The country is still weathering a perfect economic storm—weak growth here and throughout the world, depressed job markets, big deficits depressing government employment, and a Congress incapable of agreeing on paths toward recovery and fiscal responsibility. But despite all this bad news, the outlook for older Americans actually may be turning more positive.
Looking at employment trends for older workers, better prospects for consumer spending, flatter healthcare costs, and the first Social Security cost-of-living adjustment in three years, it's possible to envision an economic landscape for seniors that has at least a bit of light in it. We're not talking boom times here, but slightly better times.
Jobs. The national jobless rate in September was stuck at 9.1 percent, as modest private-sector job growth was countered by continuing cuts in government jobs. Republicans have argued that President Obama's original stimulus program was not effective in creating jobs. That aside, it seems very clear it was an important factor in maintaining jobs. For as federal spending at the local level has dried up, strapped state and local governments have been laying off thousands of people every month.
By contrast, unemployment rates among older workers have continued well below the national averages for all employees. The news has been particularly good for older men, but less so for women. Here are the comparisons for September 2011 and September 2010. (Note: These numbers are seasonally unadjusted and differ slightly from seasonally adjusted totals. Also, the figures for the smaller age groups of people 65 and older and 75 and older are more prone to sampling errors than the larger numbers for all older workers.)
Senior Jobs and Unemployment Sept. 2011Sept. 2010Both Sexes 55 and Older Employment (000)29,34528,305Unemployment (000)2,0242,082Unemployment Rate6.5%6.9%65 and Older Employment (000)6,7356,449Unemployment (000)492438Unemployment Rate6.8%6.4%75 and Older Employment (000)1,2921,330Unemployment (000)6871Unemployment Rate5.0%5.1%Men 55 and Older Employment (000)15,54914,802Unemployment (000)1,0461,160Unemployment Rate6.3%7.3%65 and Older Employment (000)3,8073,525Unemployment (000)267246Unemployment Rate6.6%6.5%75 and Older Employment (000)731746Unemployment (000)4050Unemployment Rate5.2%6.2%Women 55 and Older Employment (000)13,74413,503Unemployment (000)978922Unemployment Rate6.6%6.4%65 and Older Employment (000)2,9282,924Unemployment (000)224192Unemployment Rate7.1%6.2%75 and Older Employment (000)561585Unemployment (000)2821Unemployment Rate4.8%3.5% Source: Current Population Survey, U.S. Census Bureau
Spending. It is harder to squeeze lemonade out of the stressed behavior of Americans at all ages who are struggling to make ends meet. Consumer spending generates 70 percent of U.S. economic activity, as measured by the gross domestic product, or GDP. And consumer spending has been in the dumps.
The government's authoritative snapshot of annual consumer expenditures, released in late September, shows that households spent 2 percent less in 2010 than 2009, on top of a 2.8 percent drop in 2009 from 2008 levels. What this means is that spending—not including the effects of inflation—was lower last year than in 2006. No wonder the recession has not gone away. The spending picture for older Americans was mixed. Spending in 2010 for people age 65 to 74 fell by nearly 3.6 percent in 2010, to an average of $41,434 per household. For seniors 75 and older, spending dipped less than half a percent in 2010, to an average of $31,529.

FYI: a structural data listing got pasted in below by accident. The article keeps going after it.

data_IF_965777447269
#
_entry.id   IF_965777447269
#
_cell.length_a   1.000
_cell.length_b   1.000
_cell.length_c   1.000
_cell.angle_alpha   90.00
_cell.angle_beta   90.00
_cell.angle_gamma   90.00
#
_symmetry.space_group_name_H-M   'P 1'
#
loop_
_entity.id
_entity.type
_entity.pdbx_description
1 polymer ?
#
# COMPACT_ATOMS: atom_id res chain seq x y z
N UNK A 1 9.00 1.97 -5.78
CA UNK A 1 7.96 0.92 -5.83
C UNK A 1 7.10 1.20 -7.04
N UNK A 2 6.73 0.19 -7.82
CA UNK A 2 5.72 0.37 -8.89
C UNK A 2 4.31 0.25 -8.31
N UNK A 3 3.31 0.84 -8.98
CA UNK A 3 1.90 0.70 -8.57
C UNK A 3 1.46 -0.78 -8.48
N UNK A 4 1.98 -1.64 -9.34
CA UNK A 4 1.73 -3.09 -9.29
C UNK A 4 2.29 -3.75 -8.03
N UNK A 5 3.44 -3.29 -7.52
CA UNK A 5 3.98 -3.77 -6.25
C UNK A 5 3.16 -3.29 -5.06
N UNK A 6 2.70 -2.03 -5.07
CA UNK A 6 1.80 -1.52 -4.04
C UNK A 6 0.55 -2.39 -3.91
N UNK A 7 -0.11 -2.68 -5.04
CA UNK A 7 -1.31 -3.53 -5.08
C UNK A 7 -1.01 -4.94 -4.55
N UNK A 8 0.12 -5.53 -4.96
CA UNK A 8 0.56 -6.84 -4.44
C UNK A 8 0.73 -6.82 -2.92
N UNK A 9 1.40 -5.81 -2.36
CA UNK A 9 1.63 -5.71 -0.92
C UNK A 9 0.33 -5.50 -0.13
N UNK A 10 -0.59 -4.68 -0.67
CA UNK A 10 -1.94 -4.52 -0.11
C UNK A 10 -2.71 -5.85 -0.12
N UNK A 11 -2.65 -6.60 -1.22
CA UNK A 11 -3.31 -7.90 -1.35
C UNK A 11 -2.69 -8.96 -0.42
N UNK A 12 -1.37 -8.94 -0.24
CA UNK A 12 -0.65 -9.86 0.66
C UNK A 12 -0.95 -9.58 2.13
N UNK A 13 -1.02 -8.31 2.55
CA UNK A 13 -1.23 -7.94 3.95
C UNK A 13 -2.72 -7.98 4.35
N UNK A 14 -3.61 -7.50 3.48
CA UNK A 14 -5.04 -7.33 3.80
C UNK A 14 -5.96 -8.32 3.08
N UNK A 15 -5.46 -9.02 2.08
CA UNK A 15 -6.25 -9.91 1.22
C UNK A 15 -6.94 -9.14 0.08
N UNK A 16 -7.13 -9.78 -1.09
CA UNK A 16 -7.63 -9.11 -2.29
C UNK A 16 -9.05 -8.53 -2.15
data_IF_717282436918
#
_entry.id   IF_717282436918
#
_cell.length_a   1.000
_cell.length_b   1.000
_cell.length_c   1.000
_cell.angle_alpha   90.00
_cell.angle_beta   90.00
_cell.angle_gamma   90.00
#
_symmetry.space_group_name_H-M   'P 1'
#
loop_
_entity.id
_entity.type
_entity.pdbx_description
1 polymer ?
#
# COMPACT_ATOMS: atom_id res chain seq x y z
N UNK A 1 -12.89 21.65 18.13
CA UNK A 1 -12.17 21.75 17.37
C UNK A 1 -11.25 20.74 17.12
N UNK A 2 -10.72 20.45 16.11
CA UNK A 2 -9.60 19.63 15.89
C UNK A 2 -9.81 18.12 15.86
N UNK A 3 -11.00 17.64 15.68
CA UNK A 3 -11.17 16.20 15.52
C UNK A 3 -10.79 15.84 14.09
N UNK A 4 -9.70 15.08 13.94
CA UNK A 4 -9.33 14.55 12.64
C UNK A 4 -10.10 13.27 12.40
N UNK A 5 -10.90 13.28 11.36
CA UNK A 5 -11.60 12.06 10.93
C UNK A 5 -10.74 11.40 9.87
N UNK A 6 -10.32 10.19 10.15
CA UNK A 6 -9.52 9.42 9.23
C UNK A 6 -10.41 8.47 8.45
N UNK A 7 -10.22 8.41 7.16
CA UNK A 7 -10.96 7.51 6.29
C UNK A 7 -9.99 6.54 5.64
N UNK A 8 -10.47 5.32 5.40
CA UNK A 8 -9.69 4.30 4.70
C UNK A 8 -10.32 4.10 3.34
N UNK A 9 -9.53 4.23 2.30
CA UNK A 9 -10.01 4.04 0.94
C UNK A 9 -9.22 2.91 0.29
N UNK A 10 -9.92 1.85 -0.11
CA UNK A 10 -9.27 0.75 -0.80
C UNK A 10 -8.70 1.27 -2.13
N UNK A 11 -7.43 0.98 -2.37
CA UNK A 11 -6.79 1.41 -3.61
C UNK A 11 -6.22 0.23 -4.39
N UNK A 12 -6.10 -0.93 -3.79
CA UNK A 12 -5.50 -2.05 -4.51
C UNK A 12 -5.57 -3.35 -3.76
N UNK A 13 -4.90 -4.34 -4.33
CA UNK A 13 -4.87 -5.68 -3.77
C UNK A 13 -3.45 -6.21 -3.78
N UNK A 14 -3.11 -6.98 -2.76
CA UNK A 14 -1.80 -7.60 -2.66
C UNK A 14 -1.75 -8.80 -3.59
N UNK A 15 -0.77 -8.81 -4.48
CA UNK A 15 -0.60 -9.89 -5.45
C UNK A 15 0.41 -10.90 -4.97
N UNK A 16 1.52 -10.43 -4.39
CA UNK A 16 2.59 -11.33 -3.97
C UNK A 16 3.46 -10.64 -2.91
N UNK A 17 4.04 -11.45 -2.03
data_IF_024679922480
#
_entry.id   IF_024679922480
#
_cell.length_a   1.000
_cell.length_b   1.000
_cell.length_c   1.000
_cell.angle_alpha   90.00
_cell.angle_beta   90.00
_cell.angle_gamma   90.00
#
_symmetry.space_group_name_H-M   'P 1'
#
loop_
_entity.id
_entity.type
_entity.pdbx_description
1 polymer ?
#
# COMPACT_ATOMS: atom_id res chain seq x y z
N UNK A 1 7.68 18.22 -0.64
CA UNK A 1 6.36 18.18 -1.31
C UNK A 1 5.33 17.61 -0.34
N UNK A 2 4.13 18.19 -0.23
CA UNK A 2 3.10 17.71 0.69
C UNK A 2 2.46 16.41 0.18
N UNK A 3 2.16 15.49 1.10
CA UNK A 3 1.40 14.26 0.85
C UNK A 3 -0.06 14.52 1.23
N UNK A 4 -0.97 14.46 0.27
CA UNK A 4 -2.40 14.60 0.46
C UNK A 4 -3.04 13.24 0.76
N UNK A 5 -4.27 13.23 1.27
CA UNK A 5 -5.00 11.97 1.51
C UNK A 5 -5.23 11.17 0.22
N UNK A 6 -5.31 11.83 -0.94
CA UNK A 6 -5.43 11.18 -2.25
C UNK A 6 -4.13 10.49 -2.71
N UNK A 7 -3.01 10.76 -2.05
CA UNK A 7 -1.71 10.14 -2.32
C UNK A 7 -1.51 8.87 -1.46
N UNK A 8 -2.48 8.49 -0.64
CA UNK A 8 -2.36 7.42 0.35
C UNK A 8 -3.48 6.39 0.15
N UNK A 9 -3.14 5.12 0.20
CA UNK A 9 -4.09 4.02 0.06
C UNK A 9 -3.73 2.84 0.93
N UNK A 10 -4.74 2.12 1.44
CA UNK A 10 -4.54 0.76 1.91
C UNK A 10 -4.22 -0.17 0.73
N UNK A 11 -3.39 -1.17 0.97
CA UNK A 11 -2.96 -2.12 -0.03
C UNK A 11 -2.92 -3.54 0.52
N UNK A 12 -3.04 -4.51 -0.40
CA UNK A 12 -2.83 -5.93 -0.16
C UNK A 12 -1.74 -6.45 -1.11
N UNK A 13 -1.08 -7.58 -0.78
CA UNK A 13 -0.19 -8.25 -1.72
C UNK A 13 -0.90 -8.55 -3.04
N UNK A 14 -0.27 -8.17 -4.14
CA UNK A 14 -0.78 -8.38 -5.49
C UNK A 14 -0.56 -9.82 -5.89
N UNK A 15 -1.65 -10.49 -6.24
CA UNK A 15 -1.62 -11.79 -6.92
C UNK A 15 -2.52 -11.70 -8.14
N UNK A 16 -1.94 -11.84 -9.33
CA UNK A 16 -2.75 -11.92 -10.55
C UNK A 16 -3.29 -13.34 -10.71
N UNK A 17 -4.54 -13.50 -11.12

And the good news? We might have hit bottom. Consumer households at all levels have been slowly rebuilding their balance sheets, reducing credit and increasing personal savings. Spending has been up a bit in 2011 despite lousy consumer confidence. With prospects for modest inflation and near-term prospects for better news in big senior entitlement programs (see below), the outlook for seniors' pocketbooks is improving.
Healthcare. Insurance premiums for employer-based coverage rose by 9 percent this year and are poised to move still higher in 2012, according to a recent analysis by the Kaiser Family Foundation. That's not the story for Medicare, however.
Due partly to provisions of the health reform law, premiums for Medicare Advantage plans are projected to fall by 4 percent next year and will be, on average, 11.5 percent less than they were in 2010. Costs for stand-alone prescription drug plans (part D of Medicare) also are expected to drop slightly.
At the same time, the law has expanded the list of preventive and wellness procedures that are free to Medicare beneficiaries. More than 20 million older Americans have taken advantage of these expanded benefits, the Medicare agency says.
Social Security. For the first time in three years, there will be a cost of living adjustment (COLA) for Social Security recipients. A big spike in oil prices in 2008 led to the largest Social Security COLA in 25 years for 2009—5.8 percent. Oil prices later declined and contributed to a drop in consumer prices that produced no COLA for 2010 and 2011. When third-quarter consumer prices are announced on October 19, it's widely expected that they will trigger a 2012 COLA of about 3 percent.
Due to complex rules, the absence of a COLA has also frozen premiums for Medicare physician and out-patient insurance (part B of Medicare) for existing beneficiaries. So, the return of a COLA will permit some increase in those premiums. However, the overall moderation of healthcare costs for seniors should make higher Social Security benefits a good news story for most seniors.